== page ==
Crime and Punishment in America: 1999
Table of Contents
- Executive Summary
- Introduction: The Recent Decline of Serious Crime
- Why the Serious Crime Rate Has Fallen
- Calculating Expected Punishment
- Expected Punishment and the Crime Rate
- How to Reduce Crime Further
- The Cost of Not Building Prisons
- Bringing Down Costs through Privatization
- About the Author
"As the odds of imprisonment have increased, the national crime rate has decreased."
The odds of imprisonment for a serious offense increased in the late 1980s and 1990s as legislators responded to the public's "enough is enough" attitude. The result has been a decreasing national crime rate. To build on this trend, we must continue raising the odds of imprisonment, making crime less attractive for potential criminals. We also must reduce prison costs through privatization.58 Finally, we must relax the laws hampering the productive employment of prisoners.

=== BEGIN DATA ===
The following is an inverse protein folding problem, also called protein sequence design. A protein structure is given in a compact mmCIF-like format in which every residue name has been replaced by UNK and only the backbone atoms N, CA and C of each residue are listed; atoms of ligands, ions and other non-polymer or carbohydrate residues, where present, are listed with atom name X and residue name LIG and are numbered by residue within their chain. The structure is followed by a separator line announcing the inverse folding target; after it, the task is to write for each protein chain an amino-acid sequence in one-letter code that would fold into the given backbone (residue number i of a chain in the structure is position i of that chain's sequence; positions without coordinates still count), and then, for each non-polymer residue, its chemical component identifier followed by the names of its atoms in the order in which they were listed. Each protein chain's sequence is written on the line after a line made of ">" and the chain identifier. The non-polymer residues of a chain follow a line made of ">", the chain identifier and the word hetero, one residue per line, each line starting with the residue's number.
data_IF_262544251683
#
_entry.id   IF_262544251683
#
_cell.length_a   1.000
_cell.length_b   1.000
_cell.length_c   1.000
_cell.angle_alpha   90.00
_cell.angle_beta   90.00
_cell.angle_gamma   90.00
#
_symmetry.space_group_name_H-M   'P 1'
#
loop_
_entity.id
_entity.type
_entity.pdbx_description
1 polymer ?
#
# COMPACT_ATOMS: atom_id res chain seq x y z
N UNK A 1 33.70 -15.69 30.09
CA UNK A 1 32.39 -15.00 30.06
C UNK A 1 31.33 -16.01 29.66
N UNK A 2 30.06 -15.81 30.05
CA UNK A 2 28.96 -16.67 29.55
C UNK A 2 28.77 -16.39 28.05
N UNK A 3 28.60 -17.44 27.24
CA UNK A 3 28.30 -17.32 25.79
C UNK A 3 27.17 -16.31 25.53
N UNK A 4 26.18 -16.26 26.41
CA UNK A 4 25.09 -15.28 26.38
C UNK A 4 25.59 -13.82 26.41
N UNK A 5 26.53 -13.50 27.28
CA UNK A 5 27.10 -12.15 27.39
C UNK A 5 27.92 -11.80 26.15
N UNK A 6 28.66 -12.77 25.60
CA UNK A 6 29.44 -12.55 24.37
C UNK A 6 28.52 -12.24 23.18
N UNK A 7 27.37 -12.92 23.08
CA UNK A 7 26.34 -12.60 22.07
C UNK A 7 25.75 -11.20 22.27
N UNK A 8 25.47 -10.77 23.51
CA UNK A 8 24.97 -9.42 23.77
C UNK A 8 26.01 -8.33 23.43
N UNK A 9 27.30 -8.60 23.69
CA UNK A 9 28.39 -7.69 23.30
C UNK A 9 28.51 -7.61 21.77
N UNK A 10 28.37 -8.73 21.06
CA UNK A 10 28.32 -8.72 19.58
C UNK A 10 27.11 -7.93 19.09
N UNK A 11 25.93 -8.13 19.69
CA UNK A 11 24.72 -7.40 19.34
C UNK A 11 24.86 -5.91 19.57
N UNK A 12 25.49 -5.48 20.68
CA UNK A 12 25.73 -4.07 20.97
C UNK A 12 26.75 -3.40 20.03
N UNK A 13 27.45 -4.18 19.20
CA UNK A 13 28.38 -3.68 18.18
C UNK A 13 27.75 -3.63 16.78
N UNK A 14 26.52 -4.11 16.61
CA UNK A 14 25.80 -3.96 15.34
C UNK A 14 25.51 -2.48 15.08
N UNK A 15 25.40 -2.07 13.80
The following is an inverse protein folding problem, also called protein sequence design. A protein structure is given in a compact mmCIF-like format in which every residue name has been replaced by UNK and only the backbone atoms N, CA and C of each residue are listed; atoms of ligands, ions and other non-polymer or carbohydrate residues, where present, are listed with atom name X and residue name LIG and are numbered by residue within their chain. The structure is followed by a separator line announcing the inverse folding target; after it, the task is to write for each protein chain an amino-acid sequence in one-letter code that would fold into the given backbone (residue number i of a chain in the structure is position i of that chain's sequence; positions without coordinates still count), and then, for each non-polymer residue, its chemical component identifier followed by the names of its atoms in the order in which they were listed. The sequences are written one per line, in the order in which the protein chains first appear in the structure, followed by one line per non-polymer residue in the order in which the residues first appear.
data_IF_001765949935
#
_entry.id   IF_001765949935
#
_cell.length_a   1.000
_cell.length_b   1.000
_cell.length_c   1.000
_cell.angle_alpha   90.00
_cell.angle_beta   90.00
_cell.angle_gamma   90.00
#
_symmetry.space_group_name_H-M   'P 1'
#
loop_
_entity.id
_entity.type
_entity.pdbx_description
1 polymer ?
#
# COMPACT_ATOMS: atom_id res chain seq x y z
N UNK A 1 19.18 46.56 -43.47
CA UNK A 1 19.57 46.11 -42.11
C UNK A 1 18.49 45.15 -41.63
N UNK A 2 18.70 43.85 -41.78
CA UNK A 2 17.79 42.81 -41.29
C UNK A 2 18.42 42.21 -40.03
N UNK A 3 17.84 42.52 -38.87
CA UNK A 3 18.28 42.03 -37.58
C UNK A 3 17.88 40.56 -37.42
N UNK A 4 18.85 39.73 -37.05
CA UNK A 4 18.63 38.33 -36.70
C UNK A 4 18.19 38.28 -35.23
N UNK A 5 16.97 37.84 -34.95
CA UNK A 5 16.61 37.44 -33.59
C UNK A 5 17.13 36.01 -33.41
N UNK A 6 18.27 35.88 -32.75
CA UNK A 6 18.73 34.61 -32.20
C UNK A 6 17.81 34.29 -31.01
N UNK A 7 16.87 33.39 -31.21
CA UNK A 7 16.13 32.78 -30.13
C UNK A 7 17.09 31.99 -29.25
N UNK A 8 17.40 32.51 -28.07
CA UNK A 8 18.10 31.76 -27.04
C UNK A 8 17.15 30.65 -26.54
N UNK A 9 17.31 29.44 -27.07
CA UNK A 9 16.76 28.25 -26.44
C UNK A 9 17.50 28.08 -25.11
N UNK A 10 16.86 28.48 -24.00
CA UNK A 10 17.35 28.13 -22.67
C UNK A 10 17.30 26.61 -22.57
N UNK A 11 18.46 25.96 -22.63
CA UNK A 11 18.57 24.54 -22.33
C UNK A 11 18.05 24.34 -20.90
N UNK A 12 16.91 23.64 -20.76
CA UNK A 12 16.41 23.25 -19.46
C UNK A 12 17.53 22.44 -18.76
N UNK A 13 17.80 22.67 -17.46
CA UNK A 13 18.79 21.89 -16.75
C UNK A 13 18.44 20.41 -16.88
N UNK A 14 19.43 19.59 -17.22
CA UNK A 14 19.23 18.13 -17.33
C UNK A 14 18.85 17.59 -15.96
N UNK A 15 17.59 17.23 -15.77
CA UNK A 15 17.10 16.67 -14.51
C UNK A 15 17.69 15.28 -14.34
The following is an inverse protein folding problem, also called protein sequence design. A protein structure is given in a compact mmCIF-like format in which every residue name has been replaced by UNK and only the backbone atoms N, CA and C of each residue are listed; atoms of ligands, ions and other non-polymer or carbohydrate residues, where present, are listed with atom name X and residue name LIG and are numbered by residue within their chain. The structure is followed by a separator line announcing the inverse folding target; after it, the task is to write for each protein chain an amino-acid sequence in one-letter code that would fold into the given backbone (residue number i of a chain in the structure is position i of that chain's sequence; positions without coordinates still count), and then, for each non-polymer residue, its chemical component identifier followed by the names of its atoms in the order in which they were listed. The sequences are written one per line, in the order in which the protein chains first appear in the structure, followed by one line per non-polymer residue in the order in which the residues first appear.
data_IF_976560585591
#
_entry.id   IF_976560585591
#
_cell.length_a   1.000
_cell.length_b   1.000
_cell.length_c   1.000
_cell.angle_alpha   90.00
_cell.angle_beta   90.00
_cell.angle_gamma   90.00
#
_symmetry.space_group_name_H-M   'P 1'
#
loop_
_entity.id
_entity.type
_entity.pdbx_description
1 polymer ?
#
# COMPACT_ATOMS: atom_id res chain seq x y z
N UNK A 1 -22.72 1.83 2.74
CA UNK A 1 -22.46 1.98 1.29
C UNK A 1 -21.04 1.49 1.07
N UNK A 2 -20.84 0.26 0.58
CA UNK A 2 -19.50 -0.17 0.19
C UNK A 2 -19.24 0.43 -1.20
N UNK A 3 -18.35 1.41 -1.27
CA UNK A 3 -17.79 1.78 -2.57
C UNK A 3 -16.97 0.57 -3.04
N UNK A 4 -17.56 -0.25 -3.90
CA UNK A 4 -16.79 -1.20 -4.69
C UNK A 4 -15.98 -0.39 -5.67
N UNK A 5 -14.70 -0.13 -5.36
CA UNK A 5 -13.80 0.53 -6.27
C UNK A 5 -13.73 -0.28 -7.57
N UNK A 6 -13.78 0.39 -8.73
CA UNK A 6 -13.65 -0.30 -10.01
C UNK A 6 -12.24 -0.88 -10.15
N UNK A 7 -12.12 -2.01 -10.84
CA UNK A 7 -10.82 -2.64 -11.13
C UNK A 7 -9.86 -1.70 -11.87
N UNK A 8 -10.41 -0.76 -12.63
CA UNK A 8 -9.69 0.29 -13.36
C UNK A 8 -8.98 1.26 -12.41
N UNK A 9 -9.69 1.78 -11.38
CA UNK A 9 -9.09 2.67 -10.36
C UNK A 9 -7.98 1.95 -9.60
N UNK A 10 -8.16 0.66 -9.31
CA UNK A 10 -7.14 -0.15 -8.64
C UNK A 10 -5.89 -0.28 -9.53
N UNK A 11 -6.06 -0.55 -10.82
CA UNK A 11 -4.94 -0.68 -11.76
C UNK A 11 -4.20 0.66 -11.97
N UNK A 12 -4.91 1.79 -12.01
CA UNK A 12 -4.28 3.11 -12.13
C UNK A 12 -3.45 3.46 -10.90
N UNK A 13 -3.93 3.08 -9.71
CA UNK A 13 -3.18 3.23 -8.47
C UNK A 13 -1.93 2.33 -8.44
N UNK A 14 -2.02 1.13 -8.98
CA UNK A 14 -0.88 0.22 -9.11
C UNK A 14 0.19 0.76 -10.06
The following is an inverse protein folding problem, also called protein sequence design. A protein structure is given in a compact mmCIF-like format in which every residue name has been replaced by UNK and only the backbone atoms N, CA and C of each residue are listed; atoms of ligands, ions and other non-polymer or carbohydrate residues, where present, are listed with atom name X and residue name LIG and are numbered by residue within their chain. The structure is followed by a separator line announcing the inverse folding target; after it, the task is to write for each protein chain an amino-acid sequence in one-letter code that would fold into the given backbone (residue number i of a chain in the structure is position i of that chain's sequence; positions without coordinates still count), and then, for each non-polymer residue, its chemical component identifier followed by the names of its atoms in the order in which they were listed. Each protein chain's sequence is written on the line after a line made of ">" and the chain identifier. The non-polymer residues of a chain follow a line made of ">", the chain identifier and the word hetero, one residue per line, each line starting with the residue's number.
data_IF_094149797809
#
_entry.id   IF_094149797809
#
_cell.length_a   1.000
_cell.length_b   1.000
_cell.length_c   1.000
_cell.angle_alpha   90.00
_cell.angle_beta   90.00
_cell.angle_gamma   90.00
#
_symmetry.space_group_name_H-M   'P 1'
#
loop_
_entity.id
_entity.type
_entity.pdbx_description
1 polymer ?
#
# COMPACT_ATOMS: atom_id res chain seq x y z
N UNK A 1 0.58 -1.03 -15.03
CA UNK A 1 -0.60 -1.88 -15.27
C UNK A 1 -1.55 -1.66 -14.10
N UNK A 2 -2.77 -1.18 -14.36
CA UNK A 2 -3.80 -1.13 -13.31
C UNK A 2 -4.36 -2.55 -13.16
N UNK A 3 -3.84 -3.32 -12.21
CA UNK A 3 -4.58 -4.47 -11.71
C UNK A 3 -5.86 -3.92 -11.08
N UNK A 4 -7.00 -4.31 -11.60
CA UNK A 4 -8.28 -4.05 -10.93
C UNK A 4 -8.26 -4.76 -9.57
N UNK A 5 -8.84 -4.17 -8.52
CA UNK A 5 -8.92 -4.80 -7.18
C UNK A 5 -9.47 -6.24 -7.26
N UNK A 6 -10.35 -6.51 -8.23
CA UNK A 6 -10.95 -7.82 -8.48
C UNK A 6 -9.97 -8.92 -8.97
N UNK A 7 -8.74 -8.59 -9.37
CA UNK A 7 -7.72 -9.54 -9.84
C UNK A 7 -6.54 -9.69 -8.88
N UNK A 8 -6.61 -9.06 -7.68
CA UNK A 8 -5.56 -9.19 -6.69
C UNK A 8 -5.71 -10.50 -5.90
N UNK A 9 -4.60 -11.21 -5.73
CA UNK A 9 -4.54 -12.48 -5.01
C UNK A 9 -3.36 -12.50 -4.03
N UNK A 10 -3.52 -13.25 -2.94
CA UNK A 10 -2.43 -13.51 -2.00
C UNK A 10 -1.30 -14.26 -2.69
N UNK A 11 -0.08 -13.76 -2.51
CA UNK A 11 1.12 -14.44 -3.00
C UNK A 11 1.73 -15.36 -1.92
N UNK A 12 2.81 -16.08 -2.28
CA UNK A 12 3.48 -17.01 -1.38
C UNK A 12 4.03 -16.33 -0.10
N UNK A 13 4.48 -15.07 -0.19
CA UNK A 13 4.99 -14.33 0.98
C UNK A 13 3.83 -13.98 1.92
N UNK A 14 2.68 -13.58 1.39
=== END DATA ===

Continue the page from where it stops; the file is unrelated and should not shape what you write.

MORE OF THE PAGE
NOTE: Nothing written here should be construed as necessarily reflecting the views of the National Center for Policy Analysis or as an attempt to aid or hinder the passage of any bill before Congress.